One thing the Church has done really well for the past several decades is to stay out of society’s way. Nary a peep out of us when Jefferson’s letter to the Danbury Baptist Association that includes the phrase “wall of separation between church and state” was literally turned upside down (in 1947 by the SCOTUS in Everson v. Board of Education) to imply that it was the State that needed protection (separation) from the Church. Hardly any concern voiced over court decisions that essentially banned prayer and Bible reading in school (1962 and 1963 respectively). When the sexual revolution of the late 60’s and 70’s came into fruition it was then that we began to hear things like, “go with the flow” and “if it feels good do it!” and “keep your religion to yourself, man.”
No-fault divorce, Roe v. Wade, and then religious pluralism all took root in our culture and the Church quietly played along. And now we are reaping the harvest. Christian businesses that don’t want to be involved in homosexuality are being told “bake the cake” or “arrange the flowers...or else!” The President of these United States refuses to say the words “under God” in the Pledge of Allegiance and slyly refers to a freedom of “worship” rather than a freedom of “religion” when referring to the First Amendment.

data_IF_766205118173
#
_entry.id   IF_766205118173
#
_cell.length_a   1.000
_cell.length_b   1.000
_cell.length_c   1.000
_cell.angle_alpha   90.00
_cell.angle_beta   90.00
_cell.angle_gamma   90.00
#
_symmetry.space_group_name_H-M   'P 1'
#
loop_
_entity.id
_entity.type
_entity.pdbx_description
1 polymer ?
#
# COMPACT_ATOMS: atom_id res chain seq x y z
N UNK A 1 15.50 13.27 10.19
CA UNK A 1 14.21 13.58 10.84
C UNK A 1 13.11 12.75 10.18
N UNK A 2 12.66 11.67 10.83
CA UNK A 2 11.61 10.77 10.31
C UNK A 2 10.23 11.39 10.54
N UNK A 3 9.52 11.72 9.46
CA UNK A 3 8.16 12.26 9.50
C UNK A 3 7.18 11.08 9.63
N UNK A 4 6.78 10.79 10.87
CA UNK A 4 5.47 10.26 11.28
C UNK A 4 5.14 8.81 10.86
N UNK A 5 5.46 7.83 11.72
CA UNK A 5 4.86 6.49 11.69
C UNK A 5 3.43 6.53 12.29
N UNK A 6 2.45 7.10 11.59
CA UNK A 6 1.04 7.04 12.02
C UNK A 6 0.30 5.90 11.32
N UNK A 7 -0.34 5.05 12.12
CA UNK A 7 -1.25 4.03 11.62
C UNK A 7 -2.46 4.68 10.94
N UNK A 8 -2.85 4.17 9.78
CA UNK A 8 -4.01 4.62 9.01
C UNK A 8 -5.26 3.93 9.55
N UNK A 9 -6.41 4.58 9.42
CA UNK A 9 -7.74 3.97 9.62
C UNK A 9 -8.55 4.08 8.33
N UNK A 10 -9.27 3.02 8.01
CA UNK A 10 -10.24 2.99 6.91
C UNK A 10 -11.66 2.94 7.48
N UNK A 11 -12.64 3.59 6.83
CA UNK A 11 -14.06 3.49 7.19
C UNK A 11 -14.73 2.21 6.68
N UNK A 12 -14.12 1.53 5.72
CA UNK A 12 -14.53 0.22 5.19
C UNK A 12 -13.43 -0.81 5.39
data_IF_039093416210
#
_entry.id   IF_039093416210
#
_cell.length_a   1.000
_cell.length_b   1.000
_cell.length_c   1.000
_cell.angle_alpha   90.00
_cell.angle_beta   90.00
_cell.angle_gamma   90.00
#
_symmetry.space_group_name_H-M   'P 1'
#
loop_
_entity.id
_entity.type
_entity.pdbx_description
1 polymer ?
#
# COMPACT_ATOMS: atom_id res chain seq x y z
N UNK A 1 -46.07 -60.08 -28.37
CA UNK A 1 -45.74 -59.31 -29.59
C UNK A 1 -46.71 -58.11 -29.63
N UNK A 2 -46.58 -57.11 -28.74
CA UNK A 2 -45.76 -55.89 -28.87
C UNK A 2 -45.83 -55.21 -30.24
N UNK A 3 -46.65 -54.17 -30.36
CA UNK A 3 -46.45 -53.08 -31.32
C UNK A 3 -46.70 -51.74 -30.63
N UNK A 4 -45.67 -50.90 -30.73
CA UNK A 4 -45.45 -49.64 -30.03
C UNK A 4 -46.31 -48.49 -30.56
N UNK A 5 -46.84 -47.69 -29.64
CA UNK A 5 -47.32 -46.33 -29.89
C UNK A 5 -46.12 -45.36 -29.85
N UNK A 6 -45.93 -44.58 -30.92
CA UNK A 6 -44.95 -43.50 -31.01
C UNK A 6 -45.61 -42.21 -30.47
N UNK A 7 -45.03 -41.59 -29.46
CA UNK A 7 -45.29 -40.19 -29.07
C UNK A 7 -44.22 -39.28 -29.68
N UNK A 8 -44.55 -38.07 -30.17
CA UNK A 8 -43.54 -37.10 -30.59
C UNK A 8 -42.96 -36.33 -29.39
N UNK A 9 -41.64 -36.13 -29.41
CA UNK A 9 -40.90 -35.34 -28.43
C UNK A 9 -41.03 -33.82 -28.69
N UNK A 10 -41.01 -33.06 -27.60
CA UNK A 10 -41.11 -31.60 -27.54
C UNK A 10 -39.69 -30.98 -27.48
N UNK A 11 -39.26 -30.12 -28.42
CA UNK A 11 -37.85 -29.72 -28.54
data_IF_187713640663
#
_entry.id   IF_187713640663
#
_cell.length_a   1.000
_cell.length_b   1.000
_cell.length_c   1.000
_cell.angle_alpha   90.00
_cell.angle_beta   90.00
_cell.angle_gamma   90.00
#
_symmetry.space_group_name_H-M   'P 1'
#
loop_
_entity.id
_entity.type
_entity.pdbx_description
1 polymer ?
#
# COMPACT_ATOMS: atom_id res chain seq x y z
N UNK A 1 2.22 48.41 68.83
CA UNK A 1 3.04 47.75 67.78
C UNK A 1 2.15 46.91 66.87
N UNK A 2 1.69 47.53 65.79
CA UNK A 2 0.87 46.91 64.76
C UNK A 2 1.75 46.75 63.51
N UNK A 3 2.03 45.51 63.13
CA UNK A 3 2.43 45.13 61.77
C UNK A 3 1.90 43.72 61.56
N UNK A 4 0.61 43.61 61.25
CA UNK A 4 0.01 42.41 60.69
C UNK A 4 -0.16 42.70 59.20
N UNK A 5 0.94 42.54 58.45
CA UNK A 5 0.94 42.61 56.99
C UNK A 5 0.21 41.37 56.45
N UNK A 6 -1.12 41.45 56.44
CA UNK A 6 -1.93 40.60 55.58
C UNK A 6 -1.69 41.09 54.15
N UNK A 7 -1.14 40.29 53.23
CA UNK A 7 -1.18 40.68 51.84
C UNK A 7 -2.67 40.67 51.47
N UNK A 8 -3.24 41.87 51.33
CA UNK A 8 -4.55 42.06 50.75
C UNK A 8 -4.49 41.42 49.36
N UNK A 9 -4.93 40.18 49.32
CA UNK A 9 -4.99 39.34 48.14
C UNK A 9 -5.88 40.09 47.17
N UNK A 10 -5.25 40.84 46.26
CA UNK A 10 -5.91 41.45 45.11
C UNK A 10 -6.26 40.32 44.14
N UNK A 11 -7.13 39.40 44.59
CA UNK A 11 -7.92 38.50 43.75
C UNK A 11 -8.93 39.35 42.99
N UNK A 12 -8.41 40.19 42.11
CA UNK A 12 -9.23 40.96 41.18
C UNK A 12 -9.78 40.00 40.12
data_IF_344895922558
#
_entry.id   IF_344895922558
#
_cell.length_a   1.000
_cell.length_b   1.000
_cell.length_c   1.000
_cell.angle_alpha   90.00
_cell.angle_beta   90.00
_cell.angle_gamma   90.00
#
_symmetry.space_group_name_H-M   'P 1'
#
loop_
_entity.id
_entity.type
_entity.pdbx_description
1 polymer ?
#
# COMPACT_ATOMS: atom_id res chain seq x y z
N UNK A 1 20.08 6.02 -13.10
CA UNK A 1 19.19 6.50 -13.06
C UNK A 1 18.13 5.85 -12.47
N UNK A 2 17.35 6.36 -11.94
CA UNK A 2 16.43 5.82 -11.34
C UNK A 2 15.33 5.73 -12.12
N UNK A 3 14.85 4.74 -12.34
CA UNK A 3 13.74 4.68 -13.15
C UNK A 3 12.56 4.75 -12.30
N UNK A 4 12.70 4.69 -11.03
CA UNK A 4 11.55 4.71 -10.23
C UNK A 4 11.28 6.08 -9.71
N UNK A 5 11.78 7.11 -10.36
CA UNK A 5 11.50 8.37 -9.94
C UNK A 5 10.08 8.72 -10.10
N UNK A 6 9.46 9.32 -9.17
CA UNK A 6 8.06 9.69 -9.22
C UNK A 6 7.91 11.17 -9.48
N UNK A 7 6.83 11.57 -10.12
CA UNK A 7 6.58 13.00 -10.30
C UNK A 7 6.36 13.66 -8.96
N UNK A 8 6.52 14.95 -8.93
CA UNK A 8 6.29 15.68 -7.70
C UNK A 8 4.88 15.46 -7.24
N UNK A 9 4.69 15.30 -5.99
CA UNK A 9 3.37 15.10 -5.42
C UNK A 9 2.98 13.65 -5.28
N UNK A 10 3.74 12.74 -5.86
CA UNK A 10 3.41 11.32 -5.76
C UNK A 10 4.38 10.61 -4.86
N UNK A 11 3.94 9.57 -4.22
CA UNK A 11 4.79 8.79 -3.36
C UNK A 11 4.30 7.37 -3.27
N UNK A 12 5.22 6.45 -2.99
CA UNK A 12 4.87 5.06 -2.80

Then there are the Planned Parenthood videos. Truly there is a lot of moral outrage and indignation being voiced by Christians (as there rightly should be) but it wasn’t until there was undercover video being posted on YouTube that we finally started waving our hands and yelling “Stop it!” What did we think had been going on all these decades? When Kermit Gosnell finally got caught killing babies born alive in his abortion clinic we all knew he wasn’t the only abortion doctor in America doing this. So we barked at him and when they threw him in jail we let everything go back to normal. I guess we thought Planned Parenthood was loaded with so much more professionalism and integrity than Gosnell?